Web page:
by Billy Clouse
On Thursday, Oct. 19, A.P.E.X. Events and the Grace A. Tanner Center for Human Values brought Maria Hinojosa to campus for the annual Tanner Center Lecture.
The award-winning journalist spoke at 11:30 a.m. in the Great Hall of the Hunter Conference Center about her life, career and success. At 2:30 p.m., Jonathan Holiman moderated a Q&A with Hinojosa in the Theater of the Sharwan Smith Student Center.
Hinojosa has used narrative to break stereotypes of marginalized populations, and she opened her talk with the narrative of her arrival to the U.S.
Below is a transcription of that narrative in Hinojosa’s words:
“My dad was at the University of Chicago. He had already been there for six months and mom was coming with the four kids. There’s this image of my mom getting on the plane with four kids under the age of seven, I was a toddler in her arms. She was dressed up because that’s what you did in the 1950s or 60s when you flew… We landed in Dallas, Texas, to change planes and do immigration and move on to our flight in Chicago. I really did come to understand that mom took this First Amendment thing really seriously, and also that as women in particular, we’re really good at silencing our inner voice, we’re really good at pushing down that intuitive gut…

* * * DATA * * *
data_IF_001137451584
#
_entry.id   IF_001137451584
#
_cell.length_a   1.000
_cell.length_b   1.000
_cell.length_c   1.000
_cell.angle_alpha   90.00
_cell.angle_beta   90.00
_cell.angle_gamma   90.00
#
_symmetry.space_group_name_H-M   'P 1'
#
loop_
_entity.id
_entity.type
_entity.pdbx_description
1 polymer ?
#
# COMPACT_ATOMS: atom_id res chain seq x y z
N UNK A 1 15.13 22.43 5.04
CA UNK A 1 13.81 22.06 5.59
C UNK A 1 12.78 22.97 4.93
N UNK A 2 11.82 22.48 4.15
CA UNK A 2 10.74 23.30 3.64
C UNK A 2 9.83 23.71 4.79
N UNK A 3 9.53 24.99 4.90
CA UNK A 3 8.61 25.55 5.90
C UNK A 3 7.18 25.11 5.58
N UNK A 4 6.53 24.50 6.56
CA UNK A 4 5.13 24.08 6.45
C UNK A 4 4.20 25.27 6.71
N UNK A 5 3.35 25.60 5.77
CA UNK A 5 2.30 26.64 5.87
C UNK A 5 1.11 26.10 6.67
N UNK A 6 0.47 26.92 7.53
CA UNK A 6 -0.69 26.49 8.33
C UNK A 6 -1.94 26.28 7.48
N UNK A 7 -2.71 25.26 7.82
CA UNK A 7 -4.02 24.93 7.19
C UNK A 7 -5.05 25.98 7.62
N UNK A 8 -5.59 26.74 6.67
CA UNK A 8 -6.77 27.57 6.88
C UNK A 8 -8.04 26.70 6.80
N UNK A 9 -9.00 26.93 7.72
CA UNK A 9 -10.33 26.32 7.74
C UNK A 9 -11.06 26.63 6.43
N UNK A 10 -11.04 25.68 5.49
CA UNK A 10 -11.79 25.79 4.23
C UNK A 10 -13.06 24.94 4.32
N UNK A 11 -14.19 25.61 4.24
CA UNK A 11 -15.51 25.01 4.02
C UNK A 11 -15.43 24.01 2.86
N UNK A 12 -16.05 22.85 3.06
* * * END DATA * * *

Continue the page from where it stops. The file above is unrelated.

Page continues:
“When they got to the immigration checkpoint in the airport, this tall, Texan immigration agent looked at all the paperwork, and we all had green cards, and he said, ‘Now, ma’am, I do see that everything is in order for you here. I see all the paperwork and you are all legally allowed to be coming into the United States of America, congratulations on that. There is only one problem, ma’am, you will have to be leaving the baby here for quarantine; she’s got a strange rash and we don’t want her bringing in any strange illnesses into the United States of America, so you are free to go to Chicago, just leave the baby, and we’ll see you soon…’
“My mom didn’t quite grab his bicep, but it’s as if she did — something I do not recommend you do to any immigration agent, especially not now — and she just looked at him and said, ‘Sir! I have legal paperwork for all four of my children plus myself, and I can tell you now that you can call the president of the University of Chicago… because he is the person who employs my husband who is a medical doctor and a researcher, and we will all be going to Chicago, all four of us. Do you understand, sir?’ And he said ‘Yes I do, ma’am, come on in.’
“I didn’t know that story until much later, but I kind of love that… This was her new country, and she stood there believing in her right to challenge, and thankfully she did, because I might have stayed in the Dallas Airport forever.”
Although this was only the start of her talk, Hinojosa mentioned it to show what narrative can do.
“This is the power of narrative: I just made you laugh, I just made you feel something,” she said. “Hopefully I made you feel closer to me, you feel like you understand me a little bit better as a fellow American. I am proud of this story, far from ashamed. And this is not a Latino story, this is not a Mexican story, this is my American story.”
For a more personal reflection on Hinojosa’s talk, visit the A.P.E.X. Events website.
Next Thursday, A.P.E.X. Events will host Sam Ratterree. The event will take place at 11:30 a.m. in the Whiting Room of the Hunter Conference Center.